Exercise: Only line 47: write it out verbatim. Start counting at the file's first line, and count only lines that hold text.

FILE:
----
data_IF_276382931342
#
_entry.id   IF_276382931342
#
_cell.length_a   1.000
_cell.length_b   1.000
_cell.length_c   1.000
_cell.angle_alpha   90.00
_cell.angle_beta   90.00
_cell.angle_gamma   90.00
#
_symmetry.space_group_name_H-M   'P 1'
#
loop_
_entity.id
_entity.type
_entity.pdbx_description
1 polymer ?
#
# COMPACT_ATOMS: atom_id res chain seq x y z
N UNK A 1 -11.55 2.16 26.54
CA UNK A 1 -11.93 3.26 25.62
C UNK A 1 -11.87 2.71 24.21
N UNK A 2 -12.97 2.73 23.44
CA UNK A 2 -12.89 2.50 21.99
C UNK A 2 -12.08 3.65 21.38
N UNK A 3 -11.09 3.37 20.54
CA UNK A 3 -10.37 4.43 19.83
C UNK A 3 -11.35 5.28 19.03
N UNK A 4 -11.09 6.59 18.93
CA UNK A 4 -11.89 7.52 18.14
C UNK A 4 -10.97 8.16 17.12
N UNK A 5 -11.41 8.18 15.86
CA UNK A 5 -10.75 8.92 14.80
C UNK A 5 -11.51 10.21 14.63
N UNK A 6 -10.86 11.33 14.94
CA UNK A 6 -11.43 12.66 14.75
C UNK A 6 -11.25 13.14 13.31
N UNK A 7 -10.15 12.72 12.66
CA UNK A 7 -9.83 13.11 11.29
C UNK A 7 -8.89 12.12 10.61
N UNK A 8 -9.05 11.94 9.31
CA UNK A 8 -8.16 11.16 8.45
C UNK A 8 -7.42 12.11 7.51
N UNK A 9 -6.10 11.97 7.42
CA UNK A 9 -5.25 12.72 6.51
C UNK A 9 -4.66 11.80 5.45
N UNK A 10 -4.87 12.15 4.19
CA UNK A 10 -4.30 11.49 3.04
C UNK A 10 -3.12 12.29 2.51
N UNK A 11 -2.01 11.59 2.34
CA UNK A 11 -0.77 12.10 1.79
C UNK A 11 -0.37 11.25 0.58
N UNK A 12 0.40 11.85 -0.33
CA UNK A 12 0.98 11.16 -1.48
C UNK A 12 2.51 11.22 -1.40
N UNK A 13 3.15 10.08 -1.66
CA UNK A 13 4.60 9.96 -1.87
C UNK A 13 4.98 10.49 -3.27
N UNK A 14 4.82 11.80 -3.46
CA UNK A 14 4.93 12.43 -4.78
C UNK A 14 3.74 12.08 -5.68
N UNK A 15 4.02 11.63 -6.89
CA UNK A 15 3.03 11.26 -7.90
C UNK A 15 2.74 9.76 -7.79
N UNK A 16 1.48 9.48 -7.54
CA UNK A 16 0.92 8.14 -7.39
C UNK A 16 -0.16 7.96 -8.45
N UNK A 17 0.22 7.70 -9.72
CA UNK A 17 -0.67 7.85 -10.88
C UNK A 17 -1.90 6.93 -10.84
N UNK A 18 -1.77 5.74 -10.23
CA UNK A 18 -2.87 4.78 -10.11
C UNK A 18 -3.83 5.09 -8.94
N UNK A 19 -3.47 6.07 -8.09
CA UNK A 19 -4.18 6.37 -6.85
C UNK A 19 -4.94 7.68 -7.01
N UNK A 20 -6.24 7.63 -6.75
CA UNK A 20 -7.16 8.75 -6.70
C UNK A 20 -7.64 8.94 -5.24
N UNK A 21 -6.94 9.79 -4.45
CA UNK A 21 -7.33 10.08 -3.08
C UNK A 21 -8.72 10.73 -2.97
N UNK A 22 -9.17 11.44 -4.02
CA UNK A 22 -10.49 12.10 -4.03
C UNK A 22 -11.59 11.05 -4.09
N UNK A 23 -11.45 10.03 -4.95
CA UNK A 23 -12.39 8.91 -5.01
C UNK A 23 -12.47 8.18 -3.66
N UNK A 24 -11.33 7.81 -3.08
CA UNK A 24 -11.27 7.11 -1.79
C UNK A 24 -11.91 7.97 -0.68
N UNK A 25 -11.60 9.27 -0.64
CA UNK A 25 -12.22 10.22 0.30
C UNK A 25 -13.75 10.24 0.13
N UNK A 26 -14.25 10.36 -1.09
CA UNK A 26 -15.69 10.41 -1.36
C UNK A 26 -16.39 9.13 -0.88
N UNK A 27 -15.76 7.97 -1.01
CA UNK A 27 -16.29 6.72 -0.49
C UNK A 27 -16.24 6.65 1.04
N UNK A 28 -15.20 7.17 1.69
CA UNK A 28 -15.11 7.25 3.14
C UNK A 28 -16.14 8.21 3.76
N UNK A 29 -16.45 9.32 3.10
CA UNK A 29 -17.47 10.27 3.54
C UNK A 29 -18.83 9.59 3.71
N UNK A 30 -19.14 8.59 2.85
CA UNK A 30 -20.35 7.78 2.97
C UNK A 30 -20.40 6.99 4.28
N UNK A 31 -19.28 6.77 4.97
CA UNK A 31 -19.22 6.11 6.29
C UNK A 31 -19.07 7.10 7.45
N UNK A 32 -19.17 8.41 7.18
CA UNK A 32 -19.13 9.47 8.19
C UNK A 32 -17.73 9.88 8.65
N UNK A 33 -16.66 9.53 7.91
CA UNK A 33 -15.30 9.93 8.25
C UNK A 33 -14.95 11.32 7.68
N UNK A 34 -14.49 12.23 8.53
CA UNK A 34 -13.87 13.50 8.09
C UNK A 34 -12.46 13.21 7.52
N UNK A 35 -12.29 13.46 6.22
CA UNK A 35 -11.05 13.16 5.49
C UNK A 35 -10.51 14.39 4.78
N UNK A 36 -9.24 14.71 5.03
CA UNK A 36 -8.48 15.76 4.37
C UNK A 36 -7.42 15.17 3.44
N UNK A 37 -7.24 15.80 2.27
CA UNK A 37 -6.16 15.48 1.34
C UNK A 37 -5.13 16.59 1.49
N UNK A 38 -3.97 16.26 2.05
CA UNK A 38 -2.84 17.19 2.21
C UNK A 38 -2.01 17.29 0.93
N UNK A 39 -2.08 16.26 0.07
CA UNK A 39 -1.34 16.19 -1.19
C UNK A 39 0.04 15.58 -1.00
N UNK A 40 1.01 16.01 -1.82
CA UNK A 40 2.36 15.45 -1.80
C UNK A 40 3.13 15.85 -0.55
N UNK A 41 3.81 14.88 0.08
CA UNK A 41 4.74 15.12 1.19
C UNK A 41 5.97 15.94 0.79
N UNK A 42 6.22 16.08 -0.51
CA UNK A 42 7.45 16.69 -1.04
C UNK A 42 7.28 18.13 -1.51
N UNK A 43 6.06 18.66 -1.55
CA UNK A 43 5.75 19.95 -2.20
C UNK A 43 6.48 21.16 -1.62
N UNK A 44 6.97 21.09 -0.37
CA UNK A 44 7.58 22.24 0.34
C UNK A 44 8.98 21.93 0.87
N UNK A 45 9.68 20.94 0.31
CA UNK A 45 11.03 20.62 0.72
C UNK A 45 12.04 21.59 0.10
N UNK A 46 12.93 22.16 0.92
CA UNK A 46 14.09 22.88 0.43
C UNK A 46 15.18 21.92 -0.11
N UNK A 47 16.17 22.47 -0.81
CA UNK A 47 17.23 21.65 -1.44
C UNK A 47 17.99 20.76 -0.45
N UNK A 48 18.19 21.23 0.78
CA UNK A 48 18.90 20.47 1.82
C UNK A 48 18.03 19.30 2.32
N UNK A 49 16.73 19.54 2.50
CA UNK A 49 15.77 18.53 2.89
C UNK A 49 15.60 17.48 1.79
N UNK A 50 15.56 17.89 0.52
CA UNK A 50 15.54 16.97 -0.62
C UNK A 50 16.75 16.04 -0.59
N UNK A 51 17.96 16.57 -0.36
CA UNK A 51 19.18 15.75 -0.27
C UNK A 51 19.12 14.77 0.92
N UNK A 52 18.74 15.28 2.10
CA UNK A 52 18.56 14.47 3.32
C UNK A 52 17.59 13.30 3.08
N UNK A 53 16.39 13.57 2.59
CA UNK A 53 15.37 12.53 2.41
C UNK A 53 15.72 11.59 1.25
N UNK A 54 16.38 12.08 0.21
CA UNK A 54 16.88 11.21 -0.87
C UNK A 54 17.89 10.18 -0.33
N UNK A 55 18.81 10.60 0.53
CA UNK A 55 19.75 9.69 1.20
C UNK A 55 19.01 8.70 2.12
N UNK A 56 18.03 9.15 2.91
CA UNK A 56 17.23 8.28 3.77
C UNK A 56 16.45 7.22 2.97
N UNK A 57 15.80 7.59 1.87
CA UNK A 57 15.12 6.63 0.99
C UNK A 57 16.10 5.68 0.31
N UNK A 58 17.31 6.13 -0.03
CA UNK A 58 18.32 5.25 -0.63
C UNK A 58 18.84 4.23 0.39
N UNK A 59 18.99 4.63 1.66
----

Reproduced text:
C UNK A 9 -4.66 11.80 5.45